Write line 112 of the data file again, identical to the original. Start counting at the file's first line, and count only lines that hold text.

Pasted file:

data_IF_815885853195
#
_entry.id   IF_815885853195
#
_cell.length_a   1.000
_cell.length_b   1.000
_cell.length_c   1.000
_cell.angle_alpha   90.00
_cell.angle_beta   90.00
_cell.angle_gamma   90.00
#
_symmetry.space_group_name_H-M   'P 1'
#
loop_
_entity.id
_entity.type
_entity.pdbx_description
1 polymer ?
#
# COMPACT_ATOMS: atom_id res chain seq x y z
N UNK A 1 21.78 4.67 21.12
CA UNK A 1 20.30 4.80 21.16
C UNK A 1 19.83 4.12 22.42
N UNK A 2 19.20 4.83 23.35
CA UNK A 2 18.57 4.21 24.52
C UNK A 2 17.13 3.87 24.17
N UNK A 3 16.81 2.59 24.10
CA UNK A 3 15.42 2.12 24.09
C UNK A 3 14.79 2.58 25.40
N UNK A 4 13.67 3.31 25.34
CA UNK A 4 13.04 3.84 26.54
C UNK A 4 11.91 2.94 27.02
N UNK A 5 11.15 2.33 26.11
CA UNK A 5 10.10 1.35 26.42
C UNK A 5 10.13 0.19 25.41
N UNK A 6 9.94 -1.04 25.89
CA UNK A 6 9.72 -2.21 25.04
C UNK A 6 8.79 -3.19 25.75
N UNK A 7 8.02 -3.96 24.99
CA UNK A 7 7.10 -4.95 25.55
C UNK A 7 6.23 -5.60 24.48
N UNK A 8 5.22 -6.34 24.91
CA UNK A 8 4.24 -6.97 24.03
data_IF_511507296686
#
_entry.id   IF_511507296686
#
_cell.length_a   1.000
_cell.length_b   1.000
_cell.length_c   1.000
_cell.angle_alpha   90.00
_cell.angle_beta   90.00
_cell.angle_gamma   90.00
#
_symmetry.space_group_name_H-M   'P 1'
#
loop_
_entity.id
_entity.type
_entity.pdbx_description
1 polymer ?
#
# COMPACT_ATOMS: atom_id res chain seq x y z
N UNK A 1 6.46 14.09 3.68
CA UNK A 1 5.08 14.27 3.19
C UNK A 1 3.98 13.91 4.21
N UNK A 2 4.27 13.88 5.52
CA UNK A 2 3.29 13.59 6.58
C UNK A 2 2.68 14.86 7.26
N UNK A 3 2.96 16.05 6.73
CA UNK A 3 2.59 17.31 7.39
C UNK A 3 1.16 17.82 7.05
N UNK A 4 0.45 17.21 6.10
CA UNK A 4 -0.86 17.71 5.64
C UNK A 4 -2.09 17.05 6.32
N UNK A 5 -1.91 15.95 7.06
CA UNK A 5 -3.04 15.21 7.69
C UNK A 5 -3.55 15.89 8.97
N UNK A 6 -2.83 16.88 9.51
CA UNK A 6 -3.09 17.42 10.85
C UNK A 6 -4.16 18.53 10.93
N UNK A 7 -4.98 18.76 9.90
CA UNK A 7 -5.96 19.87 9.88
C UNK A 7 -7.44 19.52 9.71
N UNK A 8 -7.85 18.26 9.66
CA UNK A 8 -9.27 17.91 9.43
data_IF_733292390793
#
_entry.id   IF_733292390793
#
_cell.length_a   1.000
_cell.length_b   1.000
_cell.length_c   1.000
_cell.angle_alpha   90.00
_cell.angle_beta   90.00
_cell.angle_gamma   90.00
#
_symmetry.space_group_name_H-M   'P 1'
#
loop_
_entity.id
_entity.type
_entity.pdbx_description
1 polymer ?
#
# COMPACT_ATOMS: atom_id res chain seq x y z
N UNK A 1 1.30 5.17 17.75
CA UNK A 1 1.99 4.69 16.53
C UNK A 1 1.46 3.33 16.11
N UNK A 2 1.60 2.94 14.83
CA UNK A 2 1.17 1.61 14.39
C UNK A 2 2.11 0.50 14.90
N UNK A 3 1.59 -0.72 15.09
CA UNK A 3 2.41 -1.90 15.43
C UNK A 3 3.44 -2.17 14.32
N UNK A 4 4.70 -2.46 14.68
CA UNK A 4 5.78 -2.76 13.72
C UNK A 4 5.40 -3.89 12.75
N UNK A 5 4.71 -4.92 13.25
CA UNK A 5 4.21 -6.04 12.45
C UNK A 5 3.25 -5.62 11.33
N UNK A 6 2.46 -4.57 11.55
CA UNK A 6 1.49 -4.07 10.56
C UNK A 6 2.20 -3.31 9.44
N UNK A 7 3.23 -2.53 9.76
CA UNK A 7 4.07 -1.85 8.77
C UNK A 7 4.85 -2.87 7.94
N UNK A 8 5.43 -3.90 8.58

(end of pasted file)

C UNK A 2 2.11 0.50 14.90